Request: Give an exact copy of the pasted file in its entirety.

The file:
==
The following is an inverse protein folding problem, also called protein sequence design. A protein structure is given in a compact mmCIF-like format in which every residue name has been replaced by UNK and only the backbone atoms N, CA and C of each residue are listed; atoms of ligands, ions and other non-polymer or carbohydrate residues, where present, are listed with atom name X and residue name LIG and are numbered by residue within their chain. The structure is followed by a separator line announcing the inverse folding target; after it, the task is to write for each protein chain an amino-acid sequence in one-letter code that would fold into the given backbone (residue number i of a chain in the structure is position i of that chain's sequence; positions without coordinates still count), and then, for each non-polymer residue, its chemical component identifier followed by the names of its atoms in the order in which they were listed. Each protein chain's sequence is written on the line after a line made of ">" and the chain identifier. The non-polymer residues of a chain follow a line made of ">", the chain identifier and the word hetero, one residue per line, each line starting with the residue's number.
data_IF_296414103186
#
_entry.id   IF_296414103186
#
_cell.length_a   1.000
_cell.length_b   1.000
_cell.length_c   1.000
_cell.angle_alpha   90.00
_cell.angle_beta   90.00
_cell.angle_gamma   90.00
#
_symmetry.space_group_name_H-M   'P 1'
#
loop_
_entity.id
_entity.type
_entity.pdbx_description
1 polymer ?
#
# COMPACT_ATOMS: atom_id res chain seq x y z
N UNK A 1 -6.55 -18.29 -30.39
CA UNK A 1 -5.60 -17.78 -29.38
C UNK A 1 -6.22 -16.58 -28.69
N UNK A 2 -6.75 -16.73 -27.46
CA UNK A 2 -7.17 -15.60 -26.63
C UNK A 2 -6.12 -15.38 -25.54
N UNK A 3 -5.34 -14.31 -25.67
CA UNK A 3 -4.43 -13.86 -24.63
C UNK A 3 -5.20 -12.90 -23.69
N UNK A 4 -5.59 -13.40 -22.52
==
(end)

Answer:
The following is an inverse protein folding problem, also called protein sequence design. A protein structure is given in a compact mmCIF-like format in which every residue name has been replaced by UNK and only the backbone atoms N, CA and C of each residue are listed; atoms of ligands, ions and other non-polymer or carbohydrate residues, where present, are listed with atom name X and residue name LIG and are numbered by residue within their chain. The structure is followed by a separator line announcing the inverse folding target; after it, the task is to write for each protein chain an amino-acid sequence in one-letter code that would fold into the given backbone (residue number i of a chain in the structure is position i of that chain's sequence; positions without coordinates still count), and then, for each non-polymer residue, its chemical component identifier followed by the names of its atoms in the order in which they were listed. Each protein chain's sequence is written on the line after a line made of ">" and the chain identifier. The non-polymer residues of a chain follow a line made of ">", the chain identifier and the word hetero, one residue per line, each line starting with the residue's number.
data_IF_296414103186
#
_entry.id   IF_296414103186
#
_cell.length_a   1.000
_cell.length_b   1.000
_cell.length_c   1.000
_cell.angle_alpha   90.00
_cell.angle_beta   90.00
_cell.angle_gamma   90.00
#
_symmetry.space_group_name_H-M   'P 1'
#
loop_
_entity.id
_entity.type
_entity.pdbx_description
1 polymer ?
#
# COMPACT_ATOMS: atom_id res chain seq x y z
N UNK A 1 -6.55 -18.29 -30.39
CA UNK A 1 -5.60 -17.78 -29.38
C UNK A 1 -6.22 -16.58 -28.69
N UNK A 2 -6.75 -16.73 -27.46
CA UNK A 2 -7.17 -15.60 -26.63
C UNK A 2 -6.12 -15.38 -25.54
N UNK A 3 -5.34 -14.31 -25.67
CA UNK A 3 -4.43 -13.86 -24.63
C UNK A 3 -5.20 -12.90 -23.69
N UNK A 4 -5.59 -13.40 -22.52